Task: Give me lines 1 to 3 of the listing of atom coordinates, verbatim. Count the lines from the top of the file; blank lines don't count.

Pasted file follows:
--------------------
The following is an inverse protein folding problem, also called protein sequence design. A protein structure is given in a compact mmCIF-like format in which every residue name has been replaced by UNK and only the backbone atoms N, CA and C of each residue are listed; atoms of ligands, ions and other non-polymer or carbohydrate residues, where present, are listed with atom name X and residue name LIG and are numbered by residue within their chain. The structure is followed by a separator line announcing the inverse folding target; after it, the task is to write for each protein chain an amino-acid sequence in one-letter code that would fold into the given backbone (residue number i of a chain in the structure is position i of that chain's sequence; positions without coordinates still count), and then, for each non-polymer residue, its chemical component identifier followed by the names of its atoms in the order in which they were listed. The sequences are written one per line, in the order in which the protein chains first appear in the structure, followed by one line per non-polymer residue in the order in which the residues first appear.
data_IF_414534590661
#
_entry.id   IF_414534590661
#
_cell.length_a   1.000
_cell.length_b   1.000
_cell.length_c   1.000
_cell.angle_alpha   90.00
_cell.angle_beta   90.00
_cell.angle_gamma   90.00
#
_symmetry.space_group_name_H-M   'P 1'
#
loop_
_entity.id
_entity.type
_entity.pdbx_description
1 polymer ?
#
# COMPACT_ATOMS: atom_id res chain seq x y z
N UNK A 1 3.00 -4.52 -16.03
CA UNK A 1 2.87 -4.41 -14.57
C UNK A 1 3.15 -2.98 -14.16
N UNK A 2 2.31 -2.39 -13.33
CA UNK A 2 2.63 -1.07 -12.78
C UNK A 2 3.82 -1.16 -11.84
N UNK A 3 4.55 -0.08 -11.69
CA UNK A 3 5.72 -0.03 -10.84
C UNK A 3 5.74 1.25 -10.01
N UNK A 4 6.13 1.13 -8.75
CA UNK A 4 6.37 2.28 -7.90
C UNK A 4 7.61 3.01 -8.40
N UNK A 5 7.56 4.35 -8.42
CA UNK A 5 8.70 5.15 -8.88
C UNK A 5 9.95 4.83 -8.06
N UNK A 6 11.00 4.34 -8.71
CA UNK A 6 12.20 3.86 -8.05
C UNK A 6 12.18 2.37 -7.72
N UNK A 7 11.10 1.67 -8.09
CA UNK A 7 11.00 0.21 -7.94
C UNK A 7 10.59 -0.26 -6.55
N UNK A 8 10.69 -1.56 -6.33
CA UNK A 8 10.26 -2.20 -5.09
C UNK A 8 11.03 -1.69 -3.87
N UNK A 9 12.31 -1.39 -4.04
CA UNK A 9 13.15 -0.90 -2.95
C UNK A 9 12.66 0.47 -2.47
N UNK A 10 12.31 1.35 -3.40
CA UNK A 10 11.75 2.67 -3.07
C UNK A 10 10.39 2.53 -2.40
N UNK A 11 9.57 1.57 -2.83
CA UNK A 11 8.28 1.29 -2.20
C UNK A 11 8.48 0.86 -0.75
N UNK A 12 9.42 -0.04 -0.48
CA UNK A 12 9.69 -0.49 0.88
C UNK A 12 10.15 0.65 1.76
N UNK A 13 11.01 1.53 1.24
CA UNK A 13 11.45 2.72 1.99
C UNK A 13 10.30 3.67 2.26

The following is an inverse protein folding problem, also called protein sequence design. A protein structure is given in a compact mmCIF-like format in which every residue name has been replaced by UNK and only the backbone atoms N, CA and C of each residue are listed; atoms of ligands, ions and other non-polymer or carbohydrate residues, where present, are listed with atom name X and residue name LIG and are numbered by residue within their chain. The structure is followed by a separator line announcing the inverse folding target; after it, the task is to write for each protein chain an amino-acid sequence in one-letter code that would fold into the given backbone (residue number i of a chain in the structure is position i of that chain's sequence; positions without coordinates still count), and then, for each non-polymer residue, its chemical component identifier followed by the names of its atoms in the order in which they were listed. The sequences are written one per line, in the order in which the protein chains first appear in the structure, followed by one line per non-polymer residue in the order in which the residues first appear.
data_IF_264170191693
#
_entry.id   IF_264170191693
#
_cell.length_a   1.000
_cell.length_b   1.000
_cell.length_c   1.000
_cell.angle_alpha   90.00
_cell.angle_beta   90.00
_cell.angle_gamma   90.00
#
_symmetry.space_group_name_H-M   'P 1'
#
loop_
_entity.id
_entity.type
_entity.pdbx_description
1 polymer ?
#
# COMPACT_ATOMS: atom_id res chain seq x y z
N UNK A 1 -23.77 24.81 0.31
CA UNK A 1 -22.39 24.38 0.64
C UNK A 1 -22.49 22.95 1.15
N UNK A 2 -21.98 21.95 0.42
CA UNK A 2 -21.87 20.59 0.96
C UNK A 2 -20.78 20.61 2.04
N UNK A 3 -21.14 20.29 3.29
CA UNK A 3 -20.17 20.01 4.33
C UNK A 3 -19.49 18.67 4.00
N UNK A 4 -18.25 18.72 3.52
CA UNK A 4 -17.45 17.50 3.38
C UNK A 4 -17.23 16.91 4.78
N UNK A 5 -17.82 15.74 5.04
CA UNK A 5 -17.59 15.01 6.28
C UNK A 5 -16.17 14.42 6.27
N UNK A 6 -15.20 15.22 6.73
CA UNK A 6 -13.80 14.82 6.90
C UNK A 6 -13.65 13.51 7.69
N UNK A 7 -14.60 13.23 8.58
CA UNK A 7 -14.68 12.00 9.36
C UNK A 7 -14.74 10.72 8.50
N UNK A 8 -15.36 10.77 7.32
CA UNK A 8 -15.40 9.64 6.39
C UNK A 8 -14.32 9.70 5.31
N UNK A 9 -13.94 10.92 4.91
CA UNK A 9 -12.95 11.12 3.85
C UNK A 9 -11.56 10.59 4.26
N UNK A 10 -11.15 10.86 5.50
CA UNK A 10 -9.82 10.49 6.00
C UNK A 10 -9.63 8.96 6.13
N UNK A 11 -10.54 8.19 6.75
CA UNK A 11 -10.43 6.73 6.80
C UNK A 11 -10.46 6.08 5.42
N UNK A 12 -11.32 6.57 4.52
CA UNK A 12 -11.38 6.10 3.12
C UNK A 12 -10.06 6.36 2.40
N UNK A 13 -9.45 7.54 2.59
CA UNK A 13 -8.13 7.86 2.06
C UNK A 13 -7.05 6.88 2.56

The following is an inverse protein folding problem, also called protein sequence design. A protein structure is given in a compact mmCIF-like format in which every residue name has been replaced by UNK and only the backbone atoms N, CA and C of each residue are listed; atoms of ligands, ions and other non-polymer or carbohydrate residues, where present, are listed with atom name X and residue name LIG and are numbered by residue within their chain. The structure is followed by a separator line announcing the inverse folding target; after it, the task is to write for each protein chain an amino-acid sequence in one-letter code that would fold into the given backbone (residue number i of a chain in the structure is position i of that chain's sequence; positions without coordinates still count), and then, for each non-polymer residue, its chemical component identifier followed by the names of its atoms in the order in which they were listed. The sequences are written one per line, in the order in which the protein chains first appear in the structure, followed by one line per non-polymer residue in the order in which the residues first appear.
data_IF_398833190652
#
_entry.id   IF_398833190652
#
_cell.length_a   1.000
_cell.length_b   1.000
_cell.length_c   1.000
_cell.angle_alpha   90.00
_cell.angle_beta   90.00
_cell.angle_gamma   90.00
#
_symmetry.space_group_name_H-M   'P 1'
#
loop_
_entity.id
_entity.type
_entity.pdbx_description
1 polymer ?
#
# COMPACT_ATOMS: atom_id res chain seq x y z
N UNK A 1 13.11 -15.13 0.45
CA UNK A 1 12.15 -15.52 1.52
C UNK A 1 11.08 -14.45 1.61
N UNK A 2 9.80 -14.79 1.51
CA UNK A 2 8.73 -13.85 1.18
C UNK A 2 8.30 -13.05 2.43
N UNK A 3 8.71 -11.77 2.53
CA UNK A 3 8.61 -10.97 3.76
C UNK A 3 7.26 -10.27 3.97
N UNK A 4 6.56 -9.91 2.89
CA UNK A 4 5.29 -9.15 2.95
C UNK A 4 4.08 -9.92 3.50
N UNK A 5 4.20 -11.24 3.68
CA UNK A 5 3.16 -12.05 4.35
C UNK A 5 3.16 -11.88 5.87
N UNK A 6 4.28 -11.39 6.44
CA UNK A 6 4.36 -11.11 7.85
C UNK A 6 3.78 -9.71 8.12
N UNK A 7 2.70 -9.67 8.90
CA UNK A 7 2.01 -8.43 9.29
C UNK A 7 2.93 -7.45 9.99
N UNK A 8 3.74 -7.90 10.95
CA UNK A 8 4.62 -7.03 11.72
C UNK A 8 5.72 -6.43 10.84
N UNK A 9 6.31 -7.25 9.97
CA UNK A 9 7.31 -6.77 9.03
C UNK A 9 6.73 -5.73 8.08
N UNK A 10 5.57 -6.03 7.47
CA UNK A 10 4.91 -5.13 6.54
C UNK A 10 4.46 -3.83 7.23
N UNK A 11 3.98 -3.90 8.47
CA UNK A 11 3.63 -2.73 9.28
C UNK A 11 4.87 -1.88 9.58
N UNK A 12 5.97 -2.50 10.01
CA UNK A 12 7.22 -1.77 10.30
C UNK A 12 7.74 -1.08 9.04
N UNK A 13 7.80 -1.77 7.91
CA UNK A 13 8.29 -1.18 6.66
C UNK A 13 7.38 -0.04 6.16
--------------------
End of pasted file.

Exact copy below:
The following is an inverse protein folding problem, also called protein sequence design. A protein structure is given in a compact mmCIF-like format in which every residue name has been replaced by UNK and only the backbone atoms N, CA and C of each residue are listed; atoms of ligands, ions and other non-polymer or carbohydrate residues, where present, are listed with atom name X and residue name LIG and are numbered by residue within their chain. The structure is followed by a separator line announcing the inverse folding target; after it, the task is to write for each protein chain an amino-acid sequence in one-letter code that would fold into the given backbone (residue number i of a chain in the structure is position i of that chain's sequence; positions without coordinates still count), and then, for each non-polymer residue, its chemical component identifier followed by the names of its atoms in the order in which they were listed. The sequences are written one per line, in the order in which the protein chains first appear in the structure, followed by one line per non-polymer residue in the order in which the residues first appear.
data_IF_414534590661
#